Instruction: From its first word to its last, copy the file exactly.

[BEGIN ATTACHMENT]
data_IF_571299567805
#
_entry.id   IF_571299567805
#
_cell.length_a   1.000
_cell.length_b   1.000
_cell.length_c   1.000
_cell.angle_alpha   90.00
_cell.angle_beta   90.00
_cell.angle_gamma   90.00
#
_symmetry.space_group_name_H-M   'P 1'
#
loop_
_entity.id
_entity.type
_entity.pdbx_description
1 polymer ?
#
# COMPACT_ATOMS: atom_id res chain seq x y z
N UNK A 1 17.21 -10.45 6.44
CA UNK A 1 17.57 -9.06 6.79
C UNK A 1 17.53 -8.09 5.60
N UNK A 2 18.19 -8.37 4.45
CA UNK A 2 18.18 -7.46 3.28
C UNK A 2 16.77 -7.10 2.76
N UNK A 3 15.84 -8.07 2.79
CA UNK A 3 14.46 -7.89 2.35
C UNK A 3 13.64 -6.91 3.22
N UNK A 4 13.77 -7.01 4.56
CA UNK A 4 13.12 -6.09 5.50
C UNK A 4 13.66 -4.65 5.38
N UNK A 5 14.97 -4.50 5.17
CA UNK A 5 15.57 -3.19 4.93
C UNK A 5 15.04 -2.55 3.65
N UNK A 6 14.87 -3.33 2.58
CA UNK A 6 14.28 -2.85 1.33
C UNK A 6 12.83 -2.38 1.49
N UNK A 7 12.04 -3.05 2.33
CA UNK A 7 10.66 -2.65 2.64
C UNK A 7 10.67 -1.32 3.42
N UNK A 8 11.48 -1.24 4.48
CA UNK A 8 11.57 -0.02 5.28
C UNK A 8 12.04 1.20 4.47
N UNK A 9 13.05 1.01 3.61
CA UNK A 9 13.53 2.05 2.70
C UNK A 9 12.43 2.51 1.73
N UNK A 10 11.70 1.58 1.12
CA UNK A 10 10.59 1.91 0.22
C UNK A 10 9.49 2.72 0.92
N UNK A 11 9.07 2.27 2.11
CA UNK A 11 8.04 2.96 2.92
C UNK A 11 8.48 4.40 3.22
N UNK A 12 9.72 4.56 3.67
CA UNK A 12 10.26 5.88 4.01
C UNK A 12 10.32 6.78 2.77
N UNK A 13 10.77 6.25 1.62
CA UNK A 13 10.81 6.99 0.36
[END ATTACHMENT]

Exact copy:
data_IF_571299567805
#
_entry.id   IF_571299567805
#
_cell.length_a   1.000
_cell.length_b   1.000
_cell.length_c   1.000
_cell.angle_alpha   90.00
_cell.angle_beta   90.00
_cell.angle_gamma   90.00
#
_symmetry.space_group_name_H-M   'P 1'
#
loop_
_entity.id
_entity.type
_entity.pdbx_description
1 polymer ?
#
# COMPACT_ATOMS: atom_id res chain seq x y z
N UNK A 1 17.21 -10.45 6.44
CA UNK A 1 17.57 -9.06 6.79
C UNK A 1 17.53 -8.09 5.60
N UNK A 2 18.19 -8.37 4.45
CA UNK A 2 18.18 -7.46 3.28
C UNK A 2 16.77 -7.10 2.76
N UNK A 3 15.84 -8.07 2.79
CA UNK A 3 14.46 -7.89 2.35
C UNK A 3 13.64 -6.91 3.22
N UNK A 4 13.77 -7.01 4.56
CA UNK A 4 13.12 -6.09 5.50
C UNK A 4 13.66 -4.65 5.38
N UNK A 5 14.97 -4.50 5.17
CA UNK A 5 15.57 -3.19 4.93
C UNK A 5 15.04 -2.55 3.65
N UNK A 6 14.87 -3.33 2.58
CA UNK A 6 14.28 -2.85 1.33
C UNK A 6 12.83 -2.38 1.49
N UNK A 7 12.04 -3.05 2.33
CA UNK A 7 10.66 -2.65 2.64
C UNK A 7 10.67 -1.32 3.42
N UNK A 8 11.48 -1.24 4.48
CA UNK A 8 11.57 -0.02 5.28
C UNK A 8 12.04 1.20 4.47
N UNK A 9 13.05 1.01 3.61
CA UNK A 9 13.53 2.05 2.70
C UNK A 9 12.43 2.51 1.73
N UNK A 10 11.70 1.58 1.12
CA UNK A 10 10.59 1.91 0.22
C UNK A 10 9.49 2.72 0.92
N UNK A 11 9.07 2.27 2.11
CA UNK A 11 8.04 2.96 2.92
C UNK A 11 8.48 4.40 3.22
N UNK A 12 9.72 4.56 3.67
CA UNK A 12 10.26 5.88 4.01
C UNK A 12 10.32 6.78 2.77
N UNK A 13 10.77 6.25 1.62
CA UNK A 13 10.81 6.99 0.36